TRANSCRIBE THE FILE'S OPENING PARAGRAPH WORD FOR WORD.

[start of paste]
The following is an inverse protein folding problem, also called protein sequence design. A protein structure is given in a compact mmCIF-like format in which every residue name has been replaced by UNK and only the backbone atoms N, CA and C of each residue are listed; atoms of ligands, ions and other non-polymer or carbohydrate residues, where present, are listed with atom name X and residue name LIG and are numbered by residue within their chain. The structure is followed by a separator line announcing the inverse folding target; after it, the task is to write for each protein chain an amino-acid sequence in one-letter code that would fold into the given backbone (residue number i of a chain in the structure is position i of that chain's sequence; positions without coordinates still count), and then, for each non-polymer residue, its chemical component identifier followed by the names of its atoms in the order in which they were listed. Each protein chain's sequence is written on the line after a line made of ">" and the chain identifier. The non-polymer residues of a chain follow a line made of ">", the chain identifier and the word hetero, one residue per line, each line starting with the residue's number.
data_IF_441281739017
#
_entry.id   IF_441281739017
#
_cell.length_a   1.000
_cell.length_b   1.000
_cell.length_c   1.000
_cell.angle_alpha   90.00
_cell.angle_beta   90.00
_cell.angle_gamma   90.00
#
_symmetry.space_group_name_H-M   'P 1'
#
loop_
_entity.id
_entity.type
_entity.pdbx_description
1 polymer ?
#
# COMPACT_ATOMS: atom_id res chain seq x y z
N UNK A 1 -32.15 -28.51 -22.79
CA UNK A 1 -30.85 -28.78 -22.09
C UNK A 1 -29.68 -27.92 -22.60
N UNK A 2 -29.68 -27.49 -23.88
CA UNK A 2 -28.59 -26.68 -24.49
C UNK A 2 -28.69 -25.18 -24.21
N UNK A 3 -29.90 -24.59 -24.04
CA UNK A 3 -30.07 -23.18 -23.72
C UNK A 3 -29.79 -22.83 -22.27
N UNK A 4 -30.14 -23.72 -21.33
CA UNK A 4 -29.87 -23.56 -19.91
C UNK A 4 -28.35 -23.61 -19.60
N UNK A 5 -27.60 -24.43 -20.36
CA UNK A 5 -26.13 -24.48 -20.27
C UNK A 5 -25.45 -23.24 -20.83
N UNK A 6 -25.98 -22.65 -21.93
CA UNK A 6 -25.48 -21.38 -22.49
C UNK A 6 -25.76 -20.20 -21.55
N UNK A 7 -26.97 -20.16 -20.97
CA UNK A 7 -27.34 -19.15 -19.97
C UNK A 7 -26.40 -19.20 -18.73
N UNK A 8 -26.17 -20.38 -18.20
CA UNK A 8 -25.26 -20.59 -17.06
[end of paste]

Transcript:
The following is an inverse protein folding problem, also called protein sequence design. A protein structure is given in a compact mmCIF-like format in which every residue name has been replaced by UNK and only the backbone atoms N, CA and C of each residue are listed; atoms of ligands, ions and other non-polymer or carbohydrate residues, where present, are listed with atom name X and residue name LIG and are numbered by residue within their chain. The structure is followed by a separator line announcing the inverse folding target; after it, the task is to write for each protein chain an amino-acid sequence in one-letter code that would fold into the given backbone (residue number i of a chain in the structure is position i of that chain's sequence; positions without coordinates still count), and then, for each non-polymer residue, its chemical component identifier followed by the names of its atoms in the order in which they were listed. Each protein chain's sequence is written on the line after a line made of ">" and the chain identifier. The non-polymer residues of a chain follow a line made of ">", the chain identifier and the word hetero, one residue per line, each line starting with the residue's number.